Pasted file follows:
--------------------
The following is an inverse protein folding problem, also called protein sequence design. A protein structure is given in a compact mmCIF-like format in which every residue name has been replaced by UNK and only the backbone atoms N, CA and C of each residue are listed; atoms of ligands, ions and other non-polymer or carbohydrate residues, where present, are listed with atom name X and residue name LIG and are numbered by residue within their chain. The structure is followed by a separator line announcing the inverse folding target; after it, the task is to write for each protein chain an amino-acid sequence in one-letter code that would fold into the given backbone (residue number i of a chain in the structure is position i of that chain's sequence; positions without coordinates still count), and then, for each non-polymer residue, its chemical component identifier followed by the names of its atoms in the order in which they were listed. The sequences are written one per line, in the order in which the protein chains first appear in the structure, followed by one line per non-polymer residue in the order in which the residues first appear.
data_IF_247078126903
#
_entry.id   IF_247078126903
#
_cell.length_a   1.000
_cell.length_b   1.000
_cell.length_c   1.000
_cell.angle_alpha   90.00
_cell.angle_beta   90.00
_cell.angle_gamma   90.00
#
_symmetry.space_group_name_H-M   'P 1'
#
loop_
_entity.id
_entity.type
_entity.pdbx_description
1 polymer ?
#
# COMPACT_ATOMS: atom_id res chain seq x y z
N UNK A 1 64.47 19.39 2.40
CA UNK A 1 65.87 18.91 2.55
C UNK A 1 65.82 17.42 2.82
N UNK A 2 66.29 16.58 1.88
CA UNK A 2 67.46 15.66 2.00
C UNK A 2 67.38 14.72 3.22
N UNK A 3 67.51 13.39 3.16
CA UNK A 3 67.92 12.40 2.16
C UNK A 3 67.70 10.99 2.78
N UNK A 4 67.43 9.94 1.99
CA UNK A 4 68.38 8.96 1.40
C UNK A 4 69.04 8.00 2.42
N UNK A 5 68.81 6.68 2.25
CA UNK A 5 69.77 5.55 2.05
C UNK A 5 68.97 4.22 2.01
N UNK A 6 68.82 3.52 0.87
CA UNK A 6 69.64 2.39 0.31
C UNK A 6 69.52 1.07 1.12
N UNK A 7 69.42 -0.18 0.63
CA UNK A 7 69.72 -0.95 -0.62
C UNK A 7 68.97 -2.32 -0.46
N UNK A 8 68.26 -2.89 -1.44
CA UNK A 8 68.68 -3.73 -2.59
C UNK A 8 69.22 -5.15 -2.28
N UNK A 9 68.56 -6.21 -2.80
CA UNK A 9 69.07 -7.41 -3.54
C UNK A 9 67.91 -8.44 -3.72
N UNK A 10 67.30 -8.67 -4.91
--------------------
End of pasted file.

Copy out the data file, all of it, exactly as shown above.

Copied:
The following is an inverse protein folding problem, also called protein sequence design. A protein structure is given in a compact mmCIF-like format in which every residue name has been replaced by UNK and only the backbone atoms N, CA and C of each residue are listed; atoms of ligands, ions and other non-polymer or carbohydrate residues, where present, are listed with atom name X and residue name LIG and are numbered by residue within their chain. The structure is followed by a separator line announcing the inverse folding target; after it, the task is to write for each protein chain an amino-acid sequence in one-letter code that would fold into the given backbone (residue number i of a chain in the structure is position i of that chain's sequence; positions without coordinates still count), and then, for each non-polymer residue, its chemical component identifier followed by the names of its atoms in the order in which they were listed. The sequences are written one per line, in the order in which the protein chains first appear in the structure, followed by one line per non-polymer residue in the order in which the residues first appear.
data_IF_247078126903
#
_entry.id   IF_247078126903
#
_cell.length_a   1.000
_cell.length_b   1.000
_cell.length_c   1.000
_cell.angle_alpha   90.00
_cell.angle_beta   90.00
_cell.angle_gamma   90.00
#
_symmetry.space_group_name_H-M   'P 1'
#
loop_
_entity.id
_entity.type
_entity.pdbx_description
1 polymer ?
#
# COMPACT_ATOMS: atom_id res chain seq x y z
N UNK A 1 64.47 19.39 2.40
CA UNK A 1 65.87 18.91 2.55
C UNK A 1 65.82 17.42 2.82
N UNK A 2 66.29 16.58 1.88
CA UNK A 2 67.46 15.66 2.00
C UNK A 2 67.38 14.72 3.22
N UNK A 3 67.51 13.39 3.16
CA UNK A 3 67.92 12.40 2.16
C UNK A 3 67.70 10.99 2.78
N UNK A 4 67.43 9.94 1.99
CA UNK A 4 68.38 8.96 1.40
C UNK A 4 69.04 8.00 2.42
N UNK A 5 68.81 6.68 2.25
CA UNK A 5 69.77 5.55 2.05
C UNK A 5 68.97 4.22 2.01
N UNK A 6 68.82 3.52 0.87
CA UNK A 6 69.64 2.39 0.31
C UNK A 6 69.52 1.07 1.12
N UNK A 7 69.42 -0.18 0.63
CA UNK A 7 69.72 -0.95 -0.62
C UNK A 7 68.97 -2.32 -0.46
N UNK A 8 68.26 -2.89 -1.44
CA UNK A 8 68.68 -3.73 -2.59
C UNK A 8 69.22 -5.15 -2.28
N UNK A 9 68.56 -6.21 -2.80
CA UNK A 9 69.07 -7.41 -3.54
C UNK A 9 67.91 -8.44 -3.72
N UNK A 10 67.30 -8.67 -4.91